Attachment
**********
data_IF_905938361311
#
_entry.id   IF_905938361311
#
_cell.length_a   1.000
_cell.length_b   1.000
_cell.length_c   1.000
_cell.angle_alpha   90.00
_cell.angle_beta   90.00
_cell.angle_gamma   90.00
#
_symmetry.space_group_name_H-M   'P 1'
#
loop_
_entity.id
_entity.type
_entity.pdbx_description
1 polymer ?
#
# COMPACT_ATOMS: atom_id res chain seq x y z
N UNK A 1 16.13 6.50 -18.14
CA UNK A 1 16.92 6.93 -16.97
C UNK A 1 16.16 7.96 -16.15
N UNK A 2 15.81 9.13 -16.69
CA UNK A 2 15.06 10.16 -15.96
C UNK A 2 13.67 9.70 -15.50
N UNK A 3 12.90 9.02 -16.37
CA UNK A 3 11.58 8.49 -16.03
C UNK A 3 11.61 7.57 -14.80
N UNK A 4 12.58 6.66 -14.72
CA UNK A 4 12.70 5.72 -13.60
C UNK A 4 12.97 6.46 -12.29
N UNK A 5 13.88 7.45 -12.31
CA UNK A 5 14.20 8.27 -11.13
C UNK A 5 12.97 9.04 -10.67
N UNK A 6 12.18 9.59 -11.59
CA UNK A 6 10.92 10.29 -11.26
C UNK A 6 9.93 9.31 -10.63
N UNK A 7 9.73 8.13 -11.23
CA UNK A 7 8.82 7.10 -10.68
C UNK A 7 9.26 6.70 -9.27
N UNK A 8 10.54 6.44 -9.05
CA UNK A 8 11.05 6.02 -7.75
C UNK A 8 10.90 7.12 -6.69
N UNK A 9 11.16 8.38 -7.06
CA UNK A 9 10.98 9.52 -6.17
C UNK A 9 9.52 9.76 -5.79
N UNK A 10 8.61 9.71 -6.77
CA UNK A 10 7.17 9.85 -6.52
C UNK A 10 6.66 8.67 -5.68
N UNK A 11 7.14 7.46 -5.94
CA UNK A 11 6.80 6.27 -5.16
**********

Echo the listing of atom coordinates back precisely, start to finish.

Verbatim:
data_IF_905938361311
#
_entry.id   IF_905938361311
#
_cell.length_a   1.000
_cell.length_b   1.000
_cell.length_c   1.000
_cell.angle_alpha   90.00
_cell.angle_beta   90.00
_cell.angle_gamma   90.00
#
_symmetry.space_group_name_H-M   'P 1'
#
loop_
_entity.id
_entity.type
_entity.pdbx_description
1 polymer ?
#
# COMPACT_ATOMS: atom_id res chain seq x y z
N UNK A 1 16.13 6.50 -18.14
CA UNK A 1 16.92 6.93 -16.97
C UNK A 1 16.16 7.96 -16.15
N UNK A 2 15.81 9.13 -16.69
CA UNK A 2 15.06 10.16 -15.96
C UNK A 2 13.67 9.70 -15.50
N UNK A 3 12.90 9.02 -16.37
CA UNK A 3 11.58 8.49 -16.03
C UNK A 3 11.61 7.57 -14.80
N UNK A 4 12.58 6.66 -14.72
CA UNK A 4 12.70 5.72 -13.60
C UNK A 4 12.97 6.46 -12.29
N UNK A 5 13.88 7.45 -12.31
CA UNK A 5 14.20 8.27 -11.13
C UNK A 5 12.97 9.04 -10.67
N UNK A 6 12.18 9.59 -11.59
CA UNK A 6 10.92 10.29 -11.26
C UNK A 6 9.93 9.31 -10.63
N UNK A 7 9.73 8.13 -11.23
CA UNK A 7 8.82 7.10 -10.68
C UNK A 7 9.26 6.70 -9.27
N UNK A 8 10.54 6.44 -9.05
CA UNK A 8 11.05 6.02 -7.75
C UNK A 8 10.90 7.12 -6.69
N UNK A 9 11.16 8.38 -7.06
CA UNK A 9 10.98 9.52 -6.17
C UNK A 9 9.52 9.76 -5.79
N UNK A 10 8.61 9.71 -6.77
CA UNK A 10 7.17 9.85 -6.52
C UNK A 10 6.66 8.67 -5.68
N UNK A 11 7.14 7.46 -5.94
CA UNK A 11 6.80 6.27 -5.16